The New York Times - The Happiness Code 5-15min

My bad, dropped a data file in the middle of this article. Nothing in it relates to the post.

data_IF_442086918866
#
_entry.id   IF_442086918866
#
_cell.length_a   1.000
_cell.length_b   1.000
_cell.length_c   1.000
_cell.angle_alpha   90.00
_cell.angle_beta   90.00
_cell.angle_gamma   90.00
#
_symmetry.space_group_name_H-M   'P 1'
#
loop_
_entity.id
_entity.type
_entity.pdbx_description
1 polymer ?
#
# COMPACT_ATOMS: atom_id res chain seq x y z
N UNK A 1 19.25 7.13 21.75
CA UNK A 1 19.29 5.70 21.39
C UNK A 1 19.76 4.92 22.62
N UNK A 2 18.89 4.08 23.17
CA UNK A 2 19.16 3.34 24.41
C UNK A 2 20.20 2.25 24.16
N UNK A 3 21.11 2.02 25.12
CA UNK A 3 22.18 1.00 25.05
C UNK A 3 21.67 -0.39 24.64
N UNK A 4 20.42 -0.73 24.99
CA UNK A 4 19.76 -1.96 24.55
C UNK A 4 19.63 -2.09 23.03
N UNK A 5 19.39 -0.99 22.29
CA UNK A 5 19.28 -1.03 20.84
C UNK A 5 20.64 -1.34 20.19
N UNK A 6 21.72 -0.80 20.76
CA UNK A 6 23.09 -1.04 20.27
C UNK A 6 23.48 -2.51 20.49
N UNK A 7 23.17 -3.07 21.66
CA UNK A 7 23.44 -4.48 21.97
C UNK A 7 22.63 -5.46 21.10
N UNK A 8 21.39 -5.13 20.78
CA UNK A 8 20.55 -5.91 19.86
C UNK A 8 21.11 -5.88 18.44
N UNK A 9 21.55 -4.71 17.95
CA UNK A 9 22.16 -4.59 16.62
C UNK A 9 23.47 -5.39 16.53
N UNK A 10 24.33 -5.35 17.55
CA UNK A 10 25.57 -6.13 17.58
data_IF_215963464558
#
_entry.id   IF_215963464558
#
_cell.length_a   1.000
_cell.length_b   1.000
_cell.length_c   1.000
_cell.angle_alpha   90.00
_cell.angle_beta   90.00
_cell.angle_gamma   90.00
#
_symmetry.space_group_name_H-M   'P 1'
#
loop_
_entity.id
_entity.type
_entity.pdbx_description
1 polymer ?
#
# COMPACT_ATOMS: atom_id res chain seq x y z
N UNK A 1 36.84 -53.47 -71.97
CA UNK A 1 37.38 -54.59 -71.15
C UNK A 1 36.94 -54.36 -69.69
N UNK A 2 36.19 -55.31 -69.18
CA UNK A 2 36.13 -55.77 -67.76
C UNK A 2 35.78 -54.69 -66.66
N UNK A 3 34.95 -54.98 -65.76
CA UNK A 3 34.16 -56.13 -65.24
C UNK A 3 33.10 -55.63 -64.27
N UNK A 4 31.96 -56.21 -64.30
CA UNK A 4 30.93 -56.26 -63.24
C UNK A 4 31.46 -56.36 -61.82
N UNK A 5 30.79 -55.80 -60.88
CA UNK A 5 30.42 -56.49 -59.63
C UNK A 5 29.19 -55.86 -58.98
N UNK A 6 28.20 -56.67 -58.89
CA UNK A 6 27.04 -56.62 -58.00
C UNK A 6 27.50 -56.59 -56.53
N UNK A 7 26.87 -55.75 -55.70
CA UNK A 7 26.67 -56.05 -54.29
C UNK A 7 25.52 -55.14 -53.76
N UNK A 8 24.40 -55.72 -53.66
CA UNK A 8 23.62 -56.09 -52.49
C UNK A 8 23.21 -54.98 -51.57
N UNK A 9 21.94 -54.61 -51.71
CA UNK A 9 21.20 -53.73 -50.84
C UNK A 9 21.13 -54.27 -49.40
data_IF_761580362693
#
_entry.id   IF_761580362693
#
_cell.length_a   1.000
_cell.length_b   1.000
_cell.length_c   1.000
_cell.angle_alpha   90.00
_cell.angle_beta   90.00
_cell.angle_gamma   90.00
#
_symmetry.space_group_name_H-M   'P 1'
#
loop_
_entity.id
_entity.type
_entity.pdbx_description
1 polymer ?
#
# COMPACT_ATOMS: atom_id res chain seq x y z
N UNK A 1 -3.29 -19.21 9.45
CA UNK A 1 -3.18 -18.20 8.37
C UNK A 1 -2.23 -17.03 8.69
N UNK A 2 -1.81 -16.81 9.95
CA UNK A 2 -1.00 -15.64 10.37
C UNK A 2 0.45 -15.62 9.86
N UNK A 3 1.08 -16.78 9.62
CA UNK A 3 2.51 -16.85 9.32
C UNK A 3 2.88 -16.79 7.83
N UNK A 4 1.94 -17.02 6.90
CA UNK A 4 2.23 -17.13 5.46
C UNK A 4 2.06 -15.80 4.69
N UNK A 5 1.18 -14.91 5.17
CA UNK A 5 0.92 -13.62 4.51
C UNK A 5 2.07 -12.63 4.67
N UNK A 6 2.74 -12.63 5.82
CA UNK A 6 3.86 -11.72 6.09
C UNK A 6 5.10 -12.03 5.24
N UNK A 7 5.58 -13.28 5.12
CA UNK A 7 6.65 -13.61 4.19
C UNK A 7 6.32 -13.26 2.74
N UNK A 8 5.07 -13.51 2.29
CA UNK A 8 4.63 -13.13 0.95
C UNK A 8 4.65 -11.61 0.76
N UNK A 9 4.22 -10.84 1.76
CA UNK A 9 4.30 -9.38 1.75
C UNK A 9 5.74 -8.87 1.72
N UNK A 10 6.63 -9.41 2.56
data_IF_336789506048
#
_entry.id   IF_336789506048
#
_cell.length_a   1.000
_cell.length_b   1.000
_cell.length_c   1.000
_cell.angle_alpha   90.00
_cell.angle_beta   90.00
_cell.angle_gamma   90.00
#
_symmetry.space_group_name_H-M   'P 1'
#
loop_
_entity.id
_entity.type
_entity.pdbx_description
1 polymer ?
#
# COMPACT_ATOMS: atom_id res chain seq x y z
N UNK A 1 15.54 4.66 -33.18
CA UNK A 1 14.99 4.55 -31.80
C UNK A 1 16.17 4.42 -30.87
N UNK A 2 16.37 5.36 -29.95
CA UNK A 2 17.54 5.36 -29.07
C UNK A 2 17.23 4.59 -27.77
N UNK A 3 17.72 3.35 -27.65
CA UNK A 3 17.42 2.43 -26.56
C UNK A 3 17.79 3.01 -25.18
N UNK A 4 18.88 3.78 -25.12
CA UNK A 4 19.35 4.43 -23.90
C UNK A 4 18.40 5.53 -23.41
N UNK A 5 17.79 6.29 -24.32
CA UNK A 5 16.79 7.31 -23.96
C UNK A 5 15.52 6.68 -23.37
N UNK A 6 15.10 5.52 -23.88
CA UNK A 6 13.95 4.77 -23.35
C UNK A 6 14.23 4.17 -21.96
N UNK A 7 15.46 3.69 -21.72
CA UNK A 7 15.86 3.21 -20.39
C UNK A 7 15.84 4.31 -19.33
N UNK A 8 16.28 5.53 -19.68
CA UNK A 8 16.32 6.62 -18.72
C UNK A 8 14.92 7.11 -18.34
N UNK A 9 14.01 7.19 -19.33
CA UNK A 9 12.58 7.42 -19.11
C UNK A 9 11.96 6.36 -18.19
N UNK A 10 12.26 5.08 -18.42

As self-help workshops go, Applied Rationality’s is not especially accessible. The center’s three founders — Julia Galef, Anna Salamon and Smith — all have backgrounds in science or math or both, and their curriculum draws heavily from behavioral economics. Over the course of the weekend, I heard instructors invoke both hyperbolic discounting (a mathematical model of how people undervalue long-term rewards) and prospect theory (developed by the behavioral economists Daniel Kahneman and Amos Tversky to capture how people inaccurately weigh risky probabilities). But the premise of the workshop is simple: Our minds, cobbled together over millenniums by that lazy craftsman, evolution, are riddled with bad mental habits. ... Some of these problems are byproducts of our brain’s reward system. ... logical errors may be easy to spot in others, the group says, they’re often harder to see in ourselves. The workshop promised to give participants the tools to address these flaws, which, it hinted, are almost certainly worse than we realize. ... Most self-help appeals to us because it promises real change without much real effort, a sort of fad diet for the psyche. ... CFAR’s focus on science and on tiresome levels of practice can seem almost radical. It has also generated a rare level of interest among data-driven tech people and entrepreneurs who see personal development as just another optimization problem, if a uniquely central one. Yet, while CFAR’s methods are unusual, its aspirational promise — that a better version of ourselves is within reach — is distinctly familiar. The center may emphasize the benefits that will come to those who master the techniques of rational thought, like improved motivation and a more organized inbox, but it also suggests that the real reward will be far greater, enabling users to be more intellectually dynamic and nimble. ... CFAR’s original mandate was to give researchers the mental tools to overcome their unconscious assumptions. ... What makes CFAR novel is its effort to use those same principles to fix personal problems: to break frustrating habits, recognize self-defeating cycles and relentlessly interrogate our own wishful inclinations and avoidant instincts.